On the 17th of March, we had a Constructing Excellence Collaborative Mentors meeting at which we heard from the 2021 National Award Winner and Highly Commended runner up in the Integration and Collaborative Working category (both regional winners in their own right). Iain Garfield of Newcastle University spoke about the Dame Margaret Barbour Building (highly commended) before Lee Harrison from Hoare Lee easily demonstrated to us why the Dragon Heart Hospital project (Cardiff) had been voted winner. You can find more about these different but exceptional projects on the CE website, but this article is all about the similarities rather than the differences.
As mentors we are constantly seeking to understand what it is that enables integrated collaborative working to excel and we were grateful to both our speaks for spending as much time discussing the issues and problems with us as they did on identifying the successes and outcomes. As a result, we were able to identify 14 traits which underpinned this exceptional performance; I expect you might like to know what they are!
Clarity of purpose
The identification of needs was the first clear point. Engaging with the client and other stakeholders including end users, to capture and share what is necessary and why, was considered essential in achieving success. This engagement continuing throughout the project duration with the needs being reiterated to ensure they remain the focus of attention.
Not that this is simply an exercise of giving the client what they say they want or are used to having. The requirement to challenge norms was identified to ensure that what can be achieved will provide most benefit and any [perceived or otherwise] compromise/derogation in delivering within the constraints is warranted by the agreed priorities.
Effective decision making
Early involvement of the whole team was a given, as were open methods of agreeing and monitoring progress. Where in some collaborative projects the desire to ensure all parties are given the same opportunity to contribute can lead to slow decision making, sometimes revisiting decision already made, this was not the case in these projects. It was clear they benefitted from a rapid and structured decision-making process that ensured everyone was clear when a decision was to be made and that once through the decision gate it would not be revisited.
There was a lot of discussion about the commitment of individuals and organisations. Some felt that responding to crisis was a primary reason for this. Certainly, one of the projects was a direct result of crisis (Covid 19 pandemic) and the other had experienced the horror (for all) of the lead contractor going into liquidation. But in the latter case it was felt, both initially and during the restart, that it was the nature of being a repeat client with an established supply base that was key to performance. Wider discussion suggested that being committed to the use of the project, or to the change it seeks to create, can provide sufficient inspiration. Whatever the reason, we were all happy to agree that commitment of the whole team to the project and outcomes is a critical factor in achieving exceptional performance.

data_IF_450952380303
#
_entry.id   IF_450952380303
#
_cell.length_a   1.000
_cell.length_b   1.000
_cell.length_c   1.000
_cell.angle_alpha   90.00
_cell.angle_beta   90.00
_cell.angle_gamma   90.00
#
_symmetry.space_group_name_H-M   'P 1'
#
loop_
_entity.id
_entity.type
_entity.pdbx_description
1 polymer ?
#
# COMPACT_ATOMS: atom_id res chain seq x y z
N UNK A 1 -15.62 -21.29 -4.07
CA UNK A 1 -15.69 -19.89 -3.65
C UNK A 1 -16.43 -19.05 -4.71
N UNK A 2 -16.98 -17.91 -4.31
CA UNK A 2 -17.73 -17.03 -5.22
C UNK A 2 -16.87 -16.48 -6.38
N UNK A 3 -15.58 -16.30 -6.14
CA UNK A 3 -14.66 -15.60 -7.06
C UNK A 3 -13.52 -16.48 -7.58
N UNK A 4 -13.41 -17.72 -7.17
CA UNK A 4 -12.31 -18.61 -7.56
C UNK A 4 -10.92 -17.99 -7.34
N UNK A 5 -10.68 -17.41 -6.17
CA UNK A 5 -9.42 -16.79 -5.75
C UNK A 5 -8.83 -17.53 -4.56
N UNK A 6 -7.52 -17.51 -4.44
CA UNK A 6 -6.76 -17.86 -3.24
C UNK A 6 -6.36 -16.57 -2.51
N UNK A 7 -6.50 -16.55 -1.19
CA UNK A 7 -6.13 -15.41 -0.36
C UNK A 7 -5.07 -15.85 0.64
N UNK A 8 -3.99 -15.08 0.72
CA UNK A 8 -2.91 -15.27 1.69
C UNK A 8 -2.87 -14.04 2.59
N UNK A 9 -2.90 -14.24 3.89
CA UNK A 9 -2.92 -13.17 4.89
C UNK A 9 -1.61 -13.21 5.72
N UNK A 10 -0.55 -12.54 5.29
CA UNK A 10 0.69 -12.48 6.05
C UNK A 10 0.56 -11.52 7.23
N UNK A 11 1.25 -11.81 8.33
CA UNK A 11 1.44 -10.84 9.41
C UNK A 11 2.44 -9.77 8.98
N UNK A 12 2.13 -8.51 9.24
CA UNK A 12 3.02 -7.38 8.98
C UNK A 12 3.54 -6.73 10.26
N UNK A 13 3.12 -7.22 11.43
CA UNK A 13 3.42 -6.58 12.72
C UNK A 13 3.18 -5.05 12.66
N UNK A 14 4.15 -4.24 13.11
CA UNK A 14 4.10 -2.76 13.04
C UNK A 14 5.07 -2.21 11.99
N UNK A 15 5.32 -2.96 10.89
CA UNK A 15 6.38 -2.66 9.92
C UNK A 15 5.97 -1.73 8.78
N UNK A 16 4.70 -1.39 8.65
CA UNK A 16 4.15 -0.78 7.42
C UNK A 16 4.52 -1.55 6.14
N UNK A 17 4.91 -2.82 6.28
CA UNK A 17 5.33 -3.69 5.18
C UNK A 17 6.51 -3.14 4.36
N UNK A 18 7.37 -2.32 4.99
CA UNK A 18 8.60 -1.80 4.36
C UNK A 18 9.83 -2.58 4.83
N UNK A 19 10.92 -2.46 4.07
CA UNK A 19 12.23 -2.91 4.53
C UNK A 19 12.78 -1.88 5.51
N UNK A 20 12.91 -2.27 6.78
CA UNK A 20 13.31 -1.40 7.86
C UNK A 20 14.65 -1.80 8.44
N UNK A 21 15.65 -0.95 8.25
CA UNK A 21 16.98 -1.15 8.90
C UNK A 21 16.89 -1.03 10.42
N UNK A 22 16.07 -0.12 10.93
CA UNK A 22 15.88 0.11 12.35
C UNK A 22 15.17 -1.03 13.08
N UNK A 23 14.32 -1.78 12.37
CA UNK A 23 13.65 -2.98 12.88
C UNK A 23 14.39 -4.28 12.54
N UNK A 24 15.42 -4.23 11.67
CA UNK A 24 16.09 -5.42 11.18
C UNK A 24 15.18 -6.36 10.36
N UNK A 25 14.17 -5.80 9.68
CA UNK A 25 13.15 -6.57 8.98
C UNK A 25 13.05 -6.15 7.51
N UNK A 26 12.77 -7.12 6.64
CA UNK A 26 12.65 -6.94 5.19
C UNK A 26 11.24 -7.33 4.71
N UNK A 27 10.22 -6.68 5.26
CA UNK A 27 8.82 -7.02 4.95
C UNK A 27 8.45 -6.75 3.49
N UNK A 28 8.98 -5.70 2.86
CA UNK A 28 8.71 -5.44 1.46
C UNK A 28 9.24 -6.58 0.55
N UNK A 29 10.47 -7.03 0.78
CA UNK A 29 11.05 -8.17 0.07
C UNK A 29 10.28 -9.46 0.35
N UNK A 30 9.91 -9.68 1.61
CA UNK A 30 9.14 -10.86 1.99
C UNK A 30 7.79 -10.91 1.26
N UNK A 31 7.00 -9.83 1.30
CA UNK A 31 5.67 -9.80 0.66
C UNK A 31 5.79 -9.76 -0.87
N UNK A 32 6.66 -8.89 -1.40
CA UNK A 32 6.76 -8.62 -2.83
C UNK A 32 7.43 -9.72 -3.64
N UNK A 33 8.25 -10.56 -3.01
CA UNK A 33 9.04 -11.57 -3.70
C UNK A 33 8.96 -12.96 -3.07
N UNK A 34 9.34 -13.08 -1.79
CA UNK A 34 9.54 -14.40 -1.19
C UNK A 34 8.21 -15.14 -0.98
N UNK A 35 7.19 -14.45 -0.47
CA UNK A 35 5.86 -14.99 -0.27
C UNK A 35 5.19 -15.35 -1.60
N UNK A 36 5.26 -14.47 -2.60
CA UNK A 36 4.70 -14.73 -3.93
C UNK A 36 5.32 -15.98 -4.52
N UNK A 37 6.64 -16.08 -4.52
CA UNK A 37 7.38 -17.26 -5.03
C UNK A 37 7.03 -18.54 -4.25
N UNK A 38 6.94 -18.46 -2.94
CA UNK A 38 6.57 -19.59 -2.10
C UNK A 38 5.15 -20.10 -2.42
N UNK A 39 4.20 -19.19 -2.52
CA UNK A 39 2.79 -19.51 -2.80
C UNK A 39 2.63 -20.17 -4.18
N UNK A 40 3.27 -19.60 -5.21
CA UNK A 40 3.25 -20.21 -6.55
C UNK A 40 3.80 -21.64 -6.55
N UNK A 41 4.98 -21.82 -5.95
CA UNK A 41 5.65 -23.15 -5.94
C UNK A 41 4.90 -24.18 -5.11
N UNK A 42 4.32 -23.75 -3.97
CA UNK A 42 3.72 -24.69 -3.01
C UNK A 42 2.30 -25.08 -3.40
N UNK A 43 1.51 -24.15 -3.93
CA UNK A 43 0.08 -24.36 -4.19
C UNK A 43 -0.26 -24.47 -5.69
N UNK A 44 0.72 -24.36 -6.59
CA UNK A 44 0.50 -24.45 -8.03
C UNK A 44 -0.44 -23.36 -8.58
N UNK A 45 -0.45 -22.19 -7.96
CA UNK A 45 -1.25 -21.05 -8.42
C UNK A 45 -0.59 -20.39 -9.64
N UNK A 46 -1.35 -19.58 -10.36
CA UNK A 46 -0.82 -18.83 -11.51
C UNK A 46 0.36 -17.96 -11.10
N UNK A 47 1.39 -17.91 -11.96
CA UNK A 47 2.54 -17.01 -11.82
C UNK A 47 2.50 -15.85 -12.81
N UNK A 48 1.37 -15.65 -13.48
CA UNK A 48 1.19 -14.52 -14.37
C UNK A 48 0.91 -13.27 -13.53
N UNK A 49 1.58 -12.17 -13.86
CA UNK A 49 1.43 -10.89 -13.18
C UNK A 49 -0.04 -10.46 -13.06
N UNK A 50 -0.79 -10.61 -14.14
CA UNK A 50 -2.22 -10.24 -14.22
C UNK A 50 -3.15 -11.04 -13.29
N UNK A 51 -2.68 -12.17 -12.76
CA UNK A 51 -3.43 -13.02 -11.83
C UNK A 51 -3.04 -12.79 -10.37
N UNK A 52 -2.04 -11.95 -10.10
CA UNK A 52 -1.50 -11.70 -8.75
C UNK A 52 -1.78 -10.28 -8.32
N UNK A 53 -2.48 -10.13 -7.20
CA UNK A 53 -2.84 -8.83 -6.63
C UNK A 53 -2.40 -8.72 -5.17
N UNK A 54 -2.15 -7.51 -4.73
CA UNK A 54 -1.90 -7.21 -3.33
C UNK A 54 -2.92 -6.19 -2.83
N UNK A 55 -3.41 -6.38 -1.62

A couple of further points emerged in respect of commitment. Knowing you are going to be paid regularly and on time, rather than eventually and only after a fight, is a huge contributor to maintaining commitment. This is supported by clarity in liabilities, especially if a limitation on liability is provided, even if this is simply because you know that you are doing something temporary that will subsequently be dismantled to close your liability out.
Trust the people
Commitment is also symbiotic with leadership. Achieving commitment requires leadership from those who are commissioning, appointing and managing, but once commitment is achieved leaders emerge at all levels. Collaboration is all about people and once people are inspired, they will not only take responsibility for their own actions, they will take it upon themselves to ensure other do not upset the apple cart. There are always new arrivals to a project whose behaviour can be at odds with the culture of a highly committed and motivated team, but we heard how full collaboration is self-policing and the incumbents will take it upon themselves to induct these new arrivals encouraging them to moderate their behaviour until they too become advocates and often firm friends.
I must say as I listened to Lee in particular, I was reminded as I’m sure many others would have been, of the experience of being part of a truly high performing team and the hairs on the back of my neck stood up, indeed as they are now as I write this, and I was grateful for the reminder that at its best collaboration is intensely personal and a lasting experience; thank you Iain and Lee.
See the project overview of: